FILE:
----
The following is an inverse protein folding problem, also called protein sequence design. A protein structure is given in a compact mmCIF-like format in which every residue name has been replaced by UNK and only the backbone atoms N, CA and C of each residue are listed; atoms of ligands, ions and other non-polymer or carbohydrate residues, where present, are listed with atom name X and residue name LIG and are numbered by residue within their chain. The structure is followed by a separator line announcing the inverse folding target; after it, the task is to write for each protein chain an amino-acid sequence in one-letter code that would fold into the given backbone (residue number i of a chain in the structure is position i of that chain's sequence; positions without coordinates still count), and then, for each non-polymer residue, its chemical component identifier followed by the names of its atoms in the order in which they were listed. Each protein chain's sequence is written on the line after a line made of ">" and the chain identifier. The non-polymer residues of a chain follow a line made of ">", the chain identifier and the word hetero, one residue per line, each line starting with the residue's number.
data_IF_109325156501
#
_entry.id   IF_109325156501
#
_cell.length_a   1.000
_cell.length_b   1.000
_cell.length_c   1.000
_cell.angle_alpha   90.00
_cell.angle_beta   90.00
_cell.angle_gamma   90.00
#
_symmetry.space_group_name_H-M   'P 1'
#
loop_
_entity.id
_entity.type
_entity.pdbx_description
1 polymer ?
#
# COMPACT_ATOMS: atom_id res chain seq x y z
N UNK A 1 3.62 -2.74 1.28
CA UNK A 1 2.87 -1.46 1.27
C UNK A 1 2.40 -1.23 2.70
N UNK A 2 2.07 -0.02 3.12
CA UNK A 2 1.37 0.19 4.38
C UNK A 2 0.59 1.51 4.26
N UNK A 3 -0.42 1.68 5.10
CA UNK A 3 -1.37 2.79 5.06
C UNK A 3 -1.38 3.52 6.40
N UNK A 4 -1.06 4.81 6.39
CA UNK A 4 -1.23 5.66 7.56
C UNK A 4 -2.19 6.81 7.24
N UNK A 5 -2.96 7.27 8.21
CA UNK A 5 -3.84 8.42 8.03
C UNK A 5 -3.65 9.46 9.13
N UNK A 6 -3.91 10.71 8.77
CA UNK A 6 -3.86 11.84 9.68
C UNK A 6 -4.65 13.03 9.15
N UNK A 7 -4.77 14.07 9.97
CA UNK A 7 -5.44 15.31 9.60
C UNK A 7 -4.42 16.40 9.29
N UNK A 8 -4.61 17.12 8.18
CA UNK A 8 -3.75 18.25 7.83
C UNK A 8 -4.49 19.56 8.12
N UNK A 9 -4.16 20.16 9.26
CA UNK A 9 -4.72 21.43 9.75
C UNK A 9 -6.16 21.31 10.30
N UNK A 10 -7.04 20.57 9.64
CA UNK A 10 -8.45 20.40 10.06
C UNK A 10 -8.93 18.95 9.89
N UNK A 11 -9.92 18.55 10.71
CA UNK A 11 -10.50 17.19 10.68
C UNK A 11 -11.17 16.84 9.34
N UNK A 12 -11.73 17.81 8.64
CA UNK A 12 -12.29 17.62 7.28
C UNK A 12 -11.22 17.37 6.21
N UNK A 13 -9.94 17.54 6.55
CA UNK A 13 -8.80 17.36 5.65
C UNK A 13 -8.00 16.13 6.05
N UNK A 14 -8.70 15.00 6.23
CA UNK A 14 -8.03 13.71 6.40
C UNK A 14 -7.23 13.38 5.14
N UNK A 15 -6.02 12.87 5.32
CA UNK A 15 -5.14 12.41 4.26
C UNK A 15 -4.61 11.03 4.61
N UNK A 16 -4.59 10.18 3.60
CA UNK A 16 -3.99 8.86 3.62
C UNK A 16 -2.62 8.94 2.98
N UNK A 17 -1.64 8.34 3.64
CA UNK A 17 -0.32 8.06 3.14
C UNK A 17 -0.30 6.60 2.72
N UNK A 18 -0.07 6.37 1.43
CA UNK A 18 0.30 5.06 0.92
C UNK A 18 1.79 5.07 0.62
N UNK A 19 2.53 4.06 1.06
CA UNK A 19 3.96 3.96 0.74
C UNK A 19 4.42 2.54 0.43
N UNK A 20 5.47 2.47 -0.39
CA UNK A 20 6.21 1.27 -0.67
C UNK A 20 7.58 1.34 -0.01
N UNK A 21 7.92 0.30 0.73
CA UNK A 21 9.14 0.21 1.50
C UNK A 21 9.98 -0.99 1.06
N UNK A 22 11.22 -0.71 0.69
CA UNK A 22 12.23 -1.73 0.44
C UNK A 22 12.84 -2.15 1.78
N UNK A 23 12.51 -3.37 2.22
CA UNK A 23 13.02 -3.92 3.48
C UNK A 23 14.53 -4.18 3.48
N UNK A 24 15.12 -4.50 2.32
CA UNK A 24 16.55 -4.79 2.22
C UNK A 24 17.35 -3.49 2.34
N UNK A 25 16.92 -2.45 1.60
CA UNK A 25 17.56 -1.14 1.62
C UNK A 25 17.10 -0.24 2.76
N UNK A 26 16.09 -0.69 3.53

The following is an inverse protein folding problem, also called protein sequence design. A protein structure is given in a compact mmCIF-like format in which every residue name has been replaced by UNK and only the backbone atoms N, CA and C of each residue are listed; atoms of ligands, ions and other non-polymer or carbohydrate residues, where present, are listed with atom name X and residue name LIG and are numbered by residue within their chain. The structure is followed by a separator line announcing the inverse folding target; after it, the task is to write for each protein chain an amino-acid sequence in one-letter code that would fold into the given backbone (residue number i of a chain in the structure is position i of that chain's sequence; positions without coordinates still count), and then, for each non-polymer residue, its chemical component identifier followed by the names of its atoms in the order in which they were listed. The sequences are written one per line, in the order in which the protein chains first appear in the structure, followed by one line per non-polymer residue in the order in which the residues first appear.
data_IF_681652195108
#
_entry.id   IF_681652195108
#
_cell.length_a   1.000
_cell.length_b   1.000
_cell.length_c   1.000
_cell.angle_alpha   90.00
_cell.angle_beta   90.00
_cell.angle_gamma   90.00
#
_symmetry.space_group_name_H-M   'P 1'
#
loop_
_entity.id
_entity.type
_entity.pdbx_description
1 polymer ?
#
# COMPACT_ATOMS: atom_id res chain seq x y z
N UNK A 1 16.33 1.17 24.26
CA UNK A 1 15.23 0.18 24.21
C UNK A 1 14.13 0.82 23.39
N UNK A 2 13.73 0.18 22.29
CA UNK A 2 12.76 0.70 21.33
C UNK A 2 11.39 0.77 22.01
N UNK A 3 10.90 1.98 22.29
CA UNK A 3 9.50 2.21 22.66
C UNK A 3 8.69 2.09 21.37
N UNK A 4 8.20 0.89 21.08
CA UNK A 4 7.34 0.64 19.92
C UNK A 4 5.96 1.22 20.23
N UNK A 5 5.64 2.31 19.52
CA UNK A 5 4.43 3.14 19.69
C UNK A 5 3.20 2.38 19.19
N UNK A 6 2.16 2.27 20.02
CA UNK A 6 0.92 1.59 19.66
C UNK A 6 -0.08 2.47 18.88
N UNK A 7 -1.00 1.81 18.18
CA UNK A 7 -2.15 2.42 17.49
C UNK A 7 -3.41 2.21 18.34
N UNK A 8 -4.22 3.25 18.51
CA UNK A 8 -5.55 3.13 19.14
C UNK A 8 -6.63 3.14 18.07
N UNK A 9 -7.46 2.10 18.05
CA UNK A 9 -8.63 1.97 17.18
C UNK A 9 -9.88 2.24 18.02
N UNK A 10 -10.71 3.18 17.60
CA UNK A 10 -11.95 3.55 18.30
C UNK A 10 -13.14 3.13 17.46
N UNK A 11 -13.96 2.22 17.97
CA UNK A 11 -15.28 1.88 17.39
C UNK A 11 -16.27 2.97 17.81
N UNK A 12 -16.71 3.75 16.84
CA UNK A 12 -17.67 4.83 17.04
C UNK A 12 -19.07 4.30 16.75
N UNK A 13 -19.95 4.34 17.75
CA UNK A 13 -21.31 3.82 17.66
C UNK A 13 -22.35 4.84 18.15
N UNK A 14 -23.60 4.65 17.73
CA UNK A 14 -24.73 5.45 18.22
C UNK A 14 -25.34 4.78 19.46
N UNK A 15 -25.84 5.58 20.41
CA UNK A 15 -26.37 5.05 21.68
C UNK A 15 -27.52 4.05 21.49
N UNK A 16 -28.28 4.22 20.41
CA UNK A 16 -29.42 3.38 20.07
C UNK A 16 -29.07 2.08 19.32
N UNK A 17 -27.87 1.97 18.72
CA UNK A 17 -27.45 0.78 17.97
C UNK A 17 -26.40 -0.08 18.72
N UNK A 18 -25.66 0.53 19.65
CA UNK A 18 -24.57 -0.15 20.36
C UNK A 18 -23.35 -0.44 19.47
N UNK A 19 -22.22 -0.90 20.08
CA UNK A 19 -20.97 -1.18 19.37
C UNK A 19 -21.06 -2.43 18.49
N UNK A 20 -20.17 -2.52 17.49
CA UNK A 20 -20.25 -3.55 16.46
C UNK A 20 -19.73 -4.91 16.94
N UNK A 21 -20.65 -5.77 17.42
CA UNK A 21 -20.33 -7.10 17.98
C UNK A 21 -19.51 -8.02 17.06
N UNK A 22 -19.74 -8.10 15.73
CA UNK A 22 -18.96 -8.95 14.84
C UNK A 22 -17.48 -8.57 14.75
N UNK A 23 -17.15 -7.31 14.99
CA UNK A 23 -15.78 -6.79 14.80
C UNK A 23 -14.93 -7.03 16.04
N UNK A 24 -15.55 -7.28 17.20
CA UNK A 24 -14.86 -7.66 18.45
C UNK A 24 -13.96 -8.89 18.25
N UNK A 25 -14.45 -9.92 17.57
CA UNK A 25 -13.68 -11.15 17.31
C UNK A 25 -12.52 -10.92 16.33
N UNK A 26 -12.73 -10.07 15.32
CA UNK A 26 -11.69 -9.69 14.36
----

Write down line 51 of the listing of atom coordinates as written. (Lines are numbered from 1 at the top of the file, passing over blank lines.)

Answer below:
C UNK A 10 -8.93 18.95 9.89